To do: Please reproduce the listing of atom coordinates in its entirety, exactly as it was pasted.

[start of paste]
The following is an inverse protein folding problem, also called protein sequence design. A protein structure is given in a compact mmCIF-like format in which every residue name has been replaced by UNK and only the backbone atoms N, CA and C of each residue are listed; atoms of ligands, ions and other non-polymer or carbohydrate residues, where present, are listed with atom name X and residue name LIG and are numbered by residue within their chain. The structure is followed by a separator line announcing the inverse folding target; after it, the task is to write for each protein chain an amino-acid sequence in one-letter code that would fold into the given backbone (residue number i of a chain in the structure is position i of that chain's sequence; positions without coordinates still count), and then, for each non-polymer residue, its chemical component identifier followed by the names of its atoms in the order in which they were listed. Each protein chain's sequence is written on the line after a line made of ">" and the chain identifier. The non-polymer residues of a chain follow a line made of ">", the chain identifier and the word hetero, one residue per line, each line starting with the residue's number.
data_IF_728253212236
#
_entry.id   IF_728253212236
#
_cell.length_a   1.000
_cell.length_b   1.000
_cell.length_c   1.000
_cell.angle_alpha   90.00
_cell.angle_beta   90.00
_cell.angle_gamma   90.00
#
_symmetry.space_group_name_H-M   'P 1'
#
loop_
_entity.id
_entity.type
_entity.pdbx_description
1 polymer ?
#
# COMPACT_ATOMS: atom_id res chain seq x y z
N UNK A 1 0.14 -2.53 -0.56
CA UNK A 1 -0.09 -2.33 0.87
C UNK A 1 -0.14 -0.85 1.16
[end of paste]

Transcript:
The following is an inverse protein folding problem, also called protein sequence design. A protein structure is given in a compact mmCIF-like format in which every residue name has been replaced by UNK and only the backbone atoms N, CA and C of each residue are listed; atoms of ligands, ions and other non-polymer or carbohydrate residues, where present, are listed with atom name X and residue name LIG and are numbered by residue within their chain. The structure is followed by a separator line announcing the inverse folding target; after it, the task is to write for each protein chain an amino-acid sequence in one-letter code that would fold into the given backbone (residue number i of a chain in the structure is position i of that chain's sequence; positions without coordinates still count), and then, for each non-polymer residue, its chemical component identifier followed by the names of its atoms in the order in which they were listed. Each protein chain's sequence is written on the line after a line made of ">" and the chain identifier. The non-polymer residues of a chain follow a line made of ">", the chain identifier and the word hetero, one residue per line, each line starting with the residue's number.
data_IF_728253212236
#
_entry.id   IF_728253212236
#
_cell.length_a   1.000
_cell.length_b   1.000
_cell.length_c   1.000
_cell.angle_alpha   90.00
_cell.angle_beta   90.00
_cell.angle_gamma   90.00
#
_symmetry.space_group_name_H-M   'P 1'
#
loop_
_entity.id
_entity.type
_entity.pdbx_description
1 polymer ?
#
# COMPACT_ATOMS: atom_id res chain seq x y z
N UNK A 1 0.14 -2.53 -0.56
CA UNK A 1 -0.09 -2.33 0.87
C UNK A 1 -0.14 -0.85 1.16